A well-groomed horse starts with having the right tools. We recommend seven basic brushes for every horse owner, but there are dozens of “extras” that will help you achieve a better finished product in less time. And you may find some horses only tolerate certain brushes, or that you need to use different tools during shedding season than you do during the summer.

Horse grooming brushes every horse owner needs
Hoof pick with brush
Hard curry
Soft curry or curry mitt
Stiff/hard brush
Medium brush
Body brush
Mane & tail comb

Other handy horse grooming brushes
Soft brush
Face brush
Hoof brush
Pulling comb
Sweat scraper
Shedding blade or spiral curry
Grooming mitt
Clean rags/towels
Grooming spray (silicone- and non-silicone based)

A “quick-and-clean” grooming routine in under 20 minutes
How often should you groom your horse? We recommend daily if possible. If done regularly, you’ll only need about 20 minutes to maintain a clean, shiny horse. Of course, you can always spend longer on each step for a more thorough grooming—your horse’s coat will thank you!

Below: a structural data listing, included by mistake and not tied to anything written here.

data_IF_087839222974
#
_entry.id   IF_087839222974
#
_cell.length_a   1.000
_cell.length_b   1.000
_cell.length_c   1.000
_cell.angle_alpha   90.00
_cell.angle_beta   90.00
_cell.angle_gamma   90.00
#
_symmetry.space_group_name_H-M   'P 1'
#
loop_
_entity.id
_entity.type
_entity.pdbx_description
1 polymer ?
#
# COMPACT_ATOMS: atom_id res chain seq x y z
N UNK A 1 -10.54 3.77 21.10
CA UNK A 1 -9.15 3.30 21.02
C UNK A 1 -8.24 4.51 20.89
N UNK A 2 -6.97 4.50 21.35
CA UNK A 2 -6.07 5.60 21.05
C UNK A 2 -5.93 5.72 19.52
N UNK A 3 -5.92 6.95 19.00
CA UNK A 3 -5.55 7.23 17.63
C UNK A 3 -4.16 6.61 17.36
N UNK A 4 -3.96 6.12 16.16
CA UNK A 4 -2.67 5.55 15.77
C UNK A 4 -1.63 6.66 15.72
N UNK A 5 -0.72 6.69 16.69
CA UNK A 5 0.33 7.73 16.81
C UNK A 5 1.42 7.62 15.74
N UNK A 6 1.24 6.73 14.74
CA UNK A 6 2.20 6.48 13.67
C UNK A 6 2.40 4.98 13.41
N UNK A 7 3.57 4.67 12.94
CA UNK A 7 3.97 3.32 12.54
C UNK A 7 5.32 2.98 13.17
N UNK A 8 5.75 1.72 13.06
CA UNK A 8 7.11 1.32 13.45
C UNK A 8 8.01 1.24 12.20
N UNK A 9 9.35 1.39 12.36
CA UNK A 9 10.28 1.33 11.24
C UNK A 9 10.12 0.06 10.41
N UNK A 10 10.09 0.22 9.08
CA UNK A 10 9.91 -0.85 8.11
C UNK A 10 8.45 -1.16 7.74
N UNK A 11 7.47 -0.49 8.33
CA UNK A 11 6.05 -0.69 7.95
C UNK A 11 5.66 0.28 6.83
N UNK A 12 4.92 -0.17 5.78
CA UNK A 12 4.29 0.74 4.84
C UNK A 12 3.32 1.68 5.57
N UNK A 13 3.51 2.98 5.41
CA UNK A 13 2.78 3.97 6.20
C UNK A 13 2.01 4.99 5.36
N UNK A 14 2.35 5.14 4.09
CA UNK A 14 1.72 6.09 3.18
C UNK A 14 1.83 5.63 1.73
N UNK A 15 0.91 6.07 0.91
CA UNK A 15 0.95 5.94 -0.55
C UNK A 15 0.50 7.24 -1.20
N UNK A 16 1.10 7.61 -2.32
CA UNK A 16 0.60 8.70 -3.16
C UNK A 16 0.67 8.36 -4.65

Grooming hack #1: Before you start, spray the tail with detangler. It will be dry at the end of your grooming routine, making it much easier to slide a comb through. Alternately, use your fingers to work a quarter-sized amount of silicone-based conditioner through the tail.

Pick the feet (2 minutes)
Using the metal side of the hoof pick, work from heel to toe to remove caked mud, manure, and small rocks from your horse’s feet. Check for signs of thrush (stinky, black discharge from the frog), and make sure his shoes aren’t loose. Get in the habit of picking your horse’s feet in the same order. It will ensure you don’t miss a foot, and your horse will learn the routine. Use the stiff brush side of the hoof pick or a special hoof brush to remove any remaining caked mud or sand from the bottom and outside of your horse’s hooves.

Curry your horse’s body (5 minutes)
Use a rubber curry with medium or long “nubs” that will reach down and through the coat to loosen dirt, bring dirt and loose hair to the surface, and massage your horse’s skin. Some curry combs are stiffer than others, and you may need to experiment to find one your horse will tolerate. You’ll need a lot of elbow grease in this step and will probably want to lean your body weight into the curry so your arms don’t get tired (bonus grooming benefit: buff arms!).